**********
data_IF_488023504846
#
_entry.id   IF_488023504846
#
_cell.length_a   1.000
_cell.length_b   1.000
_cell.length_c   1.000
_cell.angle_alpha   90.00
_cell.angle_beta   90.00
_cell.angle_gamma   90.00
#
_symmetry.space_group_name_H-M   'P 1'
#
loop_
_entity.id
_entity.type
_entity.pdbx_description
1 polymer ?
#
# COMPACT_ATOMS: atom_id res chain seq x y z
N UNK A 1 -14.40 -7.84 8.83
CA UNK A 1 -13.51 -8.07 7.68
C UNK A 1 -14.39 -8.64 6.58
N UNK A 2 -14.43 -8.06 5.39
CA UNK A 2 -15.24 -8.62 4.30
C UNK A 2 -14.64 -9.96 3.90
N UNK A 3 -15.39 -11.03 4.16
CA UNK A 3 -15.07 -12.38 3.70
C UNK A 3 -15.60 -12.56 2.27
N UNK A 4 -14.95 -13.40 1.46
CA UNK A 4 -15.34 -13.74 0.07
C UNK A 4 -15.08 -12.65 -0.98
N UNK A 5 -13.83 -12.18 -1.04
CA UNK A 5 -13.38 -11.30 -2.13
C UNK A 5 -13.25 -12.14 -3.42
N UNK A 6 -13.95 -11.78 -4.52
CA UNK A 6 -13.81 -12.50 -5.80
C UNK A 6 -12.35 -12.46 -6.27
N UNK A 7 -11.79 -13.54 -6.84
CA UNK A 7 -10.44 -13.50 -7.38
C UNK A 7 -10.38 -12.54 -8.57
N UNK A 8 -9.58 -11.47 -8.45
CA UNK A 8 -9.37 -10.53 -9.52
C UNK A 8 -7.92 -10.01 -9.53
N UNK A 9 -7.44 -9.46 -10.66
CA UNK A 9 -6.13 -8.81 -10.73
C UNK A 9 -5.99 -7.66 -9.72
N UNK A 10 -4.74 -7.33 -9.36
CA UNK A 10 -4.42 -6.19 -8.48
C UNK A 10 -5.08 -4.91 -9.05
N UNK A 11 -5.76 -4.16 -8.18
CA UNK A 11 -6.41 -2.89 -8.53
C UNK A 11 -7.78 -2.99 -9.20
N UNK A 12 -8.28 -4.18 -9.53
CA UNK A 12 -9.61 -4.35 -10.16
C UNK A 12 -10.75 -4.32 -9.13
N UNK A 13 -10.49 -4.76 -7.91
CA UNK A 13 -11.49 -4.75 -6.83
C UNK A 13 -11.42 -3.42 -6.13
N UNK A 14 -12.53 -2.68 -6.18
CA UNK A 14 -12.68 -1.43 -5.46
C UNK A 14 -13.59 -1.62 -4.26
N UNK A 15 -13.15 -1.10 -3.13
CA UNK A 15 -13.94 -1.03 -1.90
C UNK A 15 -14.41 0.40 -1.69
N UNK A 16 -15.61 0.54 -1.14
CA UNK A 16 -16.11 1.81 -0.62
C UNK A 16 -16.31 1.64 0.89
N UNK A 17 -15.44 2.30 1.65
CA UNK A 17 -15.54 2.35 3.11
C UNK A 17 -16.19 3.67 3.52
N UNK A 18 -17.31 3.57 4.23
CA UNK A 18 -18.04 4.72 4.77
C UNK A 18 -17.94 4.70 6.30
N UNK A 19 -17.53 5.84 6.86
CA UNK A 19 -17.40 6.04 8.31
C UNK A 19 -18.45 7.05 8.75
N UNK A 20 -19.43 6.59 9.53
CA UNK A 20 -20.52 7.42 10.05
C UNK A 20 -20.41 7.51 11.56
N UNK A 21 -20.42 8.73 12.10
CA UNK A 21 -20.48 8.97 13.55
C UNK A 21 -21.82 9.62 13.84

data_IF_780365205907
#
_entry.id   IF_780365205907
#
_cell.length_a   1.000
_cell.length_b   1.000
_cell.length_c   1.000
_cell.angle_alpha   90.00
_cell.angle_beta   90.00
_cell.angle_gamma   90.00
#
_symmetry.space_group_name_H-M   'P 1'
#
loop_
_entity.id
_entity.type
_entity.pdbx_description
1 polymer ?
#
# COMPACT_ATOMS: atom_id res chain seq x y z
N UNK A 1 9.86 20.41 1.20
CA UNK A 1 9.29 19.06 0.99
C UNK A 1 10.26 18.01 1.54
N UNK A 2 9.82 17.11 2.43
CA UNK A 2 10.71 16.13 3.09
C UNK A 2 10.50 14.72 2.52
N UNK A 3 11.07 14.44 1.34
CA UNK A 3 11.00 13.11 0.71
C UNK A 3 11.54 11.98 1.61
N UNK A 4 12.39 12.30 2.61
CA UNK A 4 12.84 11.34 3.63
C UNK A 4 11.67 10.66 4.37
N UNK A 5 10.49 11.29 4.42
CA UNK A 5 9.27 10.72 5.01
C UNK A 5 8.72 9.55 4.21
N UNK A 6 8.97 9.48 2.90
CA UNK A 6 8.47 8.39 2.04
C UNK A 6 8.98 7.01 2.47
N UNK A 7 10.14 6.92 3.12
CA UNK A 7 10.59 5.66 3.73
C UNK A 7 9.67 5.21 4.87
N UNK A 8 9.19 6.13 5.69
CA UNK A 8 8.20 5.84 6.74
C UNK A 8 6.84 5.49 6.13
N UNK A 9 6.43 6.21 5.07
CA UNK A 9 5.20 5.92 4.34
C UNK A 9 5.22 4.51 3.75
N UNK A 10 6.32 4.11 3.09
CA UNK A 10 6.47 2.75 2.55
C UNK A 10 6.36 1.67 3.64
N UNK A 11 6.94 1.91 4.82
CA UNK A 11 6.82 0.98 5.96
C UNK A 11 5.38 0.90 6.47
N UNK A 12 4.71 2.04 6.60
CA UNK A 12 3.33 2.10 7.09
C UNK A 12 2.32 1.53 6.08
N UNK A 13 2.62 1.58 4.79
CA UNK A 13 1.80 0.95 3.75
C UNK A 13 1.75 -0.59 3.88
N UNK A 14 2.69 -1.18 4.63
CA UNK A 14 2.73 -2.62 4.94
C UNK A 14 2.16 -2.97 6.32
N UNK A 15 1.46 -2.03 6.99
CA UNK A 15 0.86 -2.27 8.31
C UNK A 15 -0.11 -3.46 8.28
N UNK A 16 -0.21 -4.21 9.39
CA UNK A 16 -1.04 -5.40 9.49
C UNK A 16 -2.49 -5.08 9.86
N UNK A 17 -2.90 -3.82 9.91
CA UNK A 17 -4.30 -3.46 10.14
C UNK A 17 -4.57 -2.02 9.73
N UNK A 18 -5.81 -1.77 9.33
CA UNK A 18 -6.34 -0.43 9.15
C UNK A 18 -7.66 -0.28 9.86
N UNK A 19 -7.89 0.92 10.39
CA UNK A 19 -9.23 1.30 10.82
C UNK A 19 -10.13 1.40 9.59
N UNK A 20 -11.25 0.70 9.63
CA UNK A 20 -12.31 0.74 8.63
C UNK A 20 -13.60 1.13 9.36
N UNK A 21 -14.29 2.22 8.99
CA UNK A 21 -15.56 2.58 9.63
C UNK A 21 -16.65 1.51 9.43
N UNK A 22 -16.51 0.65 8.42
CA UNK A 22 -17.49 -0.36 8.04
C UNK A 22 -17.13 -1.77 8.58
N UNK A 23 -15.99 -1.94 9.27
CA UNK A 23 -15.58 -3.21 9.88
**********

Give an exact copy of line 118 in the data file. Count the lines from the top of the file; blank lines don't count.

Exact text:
C UNK A 5 8.72 9.55 4.21